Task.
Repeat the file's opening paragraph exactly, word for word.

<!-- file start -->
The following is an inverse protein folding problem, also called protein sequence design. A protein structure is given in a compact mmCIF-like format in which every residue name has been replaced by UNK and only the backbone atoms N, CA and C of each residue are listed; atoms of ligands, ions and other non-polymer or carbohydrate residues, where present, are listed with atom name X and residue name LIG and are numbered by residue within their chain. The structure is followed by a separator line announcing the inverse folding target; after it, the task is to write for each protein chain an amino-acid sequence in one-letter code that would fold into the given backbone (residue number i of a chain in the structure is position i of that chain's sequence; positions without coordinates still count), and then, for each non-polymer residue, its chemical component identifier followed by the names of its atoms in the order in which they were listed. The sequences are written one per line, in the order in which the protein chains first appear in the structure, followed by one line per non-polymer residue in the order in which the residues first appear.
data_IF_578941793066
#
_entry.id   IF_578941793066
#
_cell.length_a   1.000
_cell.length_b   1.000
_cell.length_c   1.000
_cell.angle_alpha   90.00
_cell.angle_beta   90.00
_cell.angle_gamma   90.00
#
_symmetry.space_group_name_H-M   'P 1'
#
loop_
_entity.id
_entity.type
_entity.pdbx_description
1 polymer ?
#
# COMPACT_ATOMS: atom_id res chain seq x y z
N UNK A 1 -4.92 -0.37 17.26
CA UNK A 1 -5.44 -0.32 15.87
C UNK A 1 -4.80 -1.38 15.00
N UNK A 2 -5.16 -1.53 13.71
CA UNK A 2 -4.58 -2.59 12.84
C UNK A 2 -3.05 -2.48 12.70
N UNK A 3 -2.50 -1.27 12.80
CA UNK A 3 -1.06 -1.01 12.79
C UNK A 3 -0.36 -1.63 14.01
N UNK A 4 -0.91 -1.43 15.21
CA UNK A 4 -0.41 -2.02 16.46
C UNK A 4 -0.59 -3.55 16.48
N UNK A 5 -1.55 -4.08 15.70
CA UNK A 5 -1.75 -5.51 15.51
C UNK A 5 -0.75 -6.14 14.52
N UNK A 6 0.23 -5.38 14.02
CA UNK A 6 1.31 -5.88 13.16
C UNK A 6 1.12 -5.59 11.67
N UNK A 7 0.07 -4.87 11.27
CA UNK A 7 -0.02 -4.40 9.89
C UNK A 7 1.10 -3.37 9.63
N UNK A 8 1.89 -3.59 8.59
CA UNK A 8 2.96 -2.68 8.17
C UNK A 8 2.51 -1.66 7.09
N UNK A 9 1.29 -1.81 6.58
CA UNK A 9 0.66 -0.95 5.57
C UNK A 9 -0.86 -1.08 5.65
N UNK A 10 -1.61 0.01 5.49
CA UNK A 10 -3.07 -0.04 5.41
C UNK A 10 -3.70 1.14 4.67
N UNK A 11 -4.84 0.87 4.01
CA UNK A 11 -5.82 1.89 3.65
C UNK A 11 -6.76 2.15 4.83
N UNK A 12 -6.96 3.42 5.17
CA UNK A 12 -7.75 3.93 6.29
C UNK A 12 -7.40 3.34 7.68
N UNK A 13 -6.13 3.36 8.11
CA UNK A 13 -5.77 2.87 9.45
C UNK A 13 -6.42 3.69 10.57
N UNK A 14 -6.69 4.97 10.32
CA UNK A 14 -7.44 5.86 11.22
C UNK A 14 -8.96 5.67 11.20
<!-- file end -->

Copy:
The following is an inverse protein folding problem, also called protein sequence design. A protein structure is given in a compact mmCIF-like format in which every residue name has been replaced by UNK and only the backbone atoms N, CA and C of each residue are listed; atoms of ligands, ions and other non-polymer or carbohydrate residues, where present, are listed with atom name X and residue name LIG and are numbered by residue within their chain. The structure is followed by a separator line announcing the inverse folding target; after it, the task is to write for each protein chain an amino-acid sequence in one-letter code that would fold into the given backbone (residue number i of a chain in the structure is position i of that chain's sequence; positions without coordinates still count), and then, for each non-polymer residue, its chemical component identifier followed by the names of its atoms in the order in which they were listed. The sequences are written one per line, in the order in which the protein chains first appear in the structure, followed by one line per non-polymer residue in the order in which the residues first appear.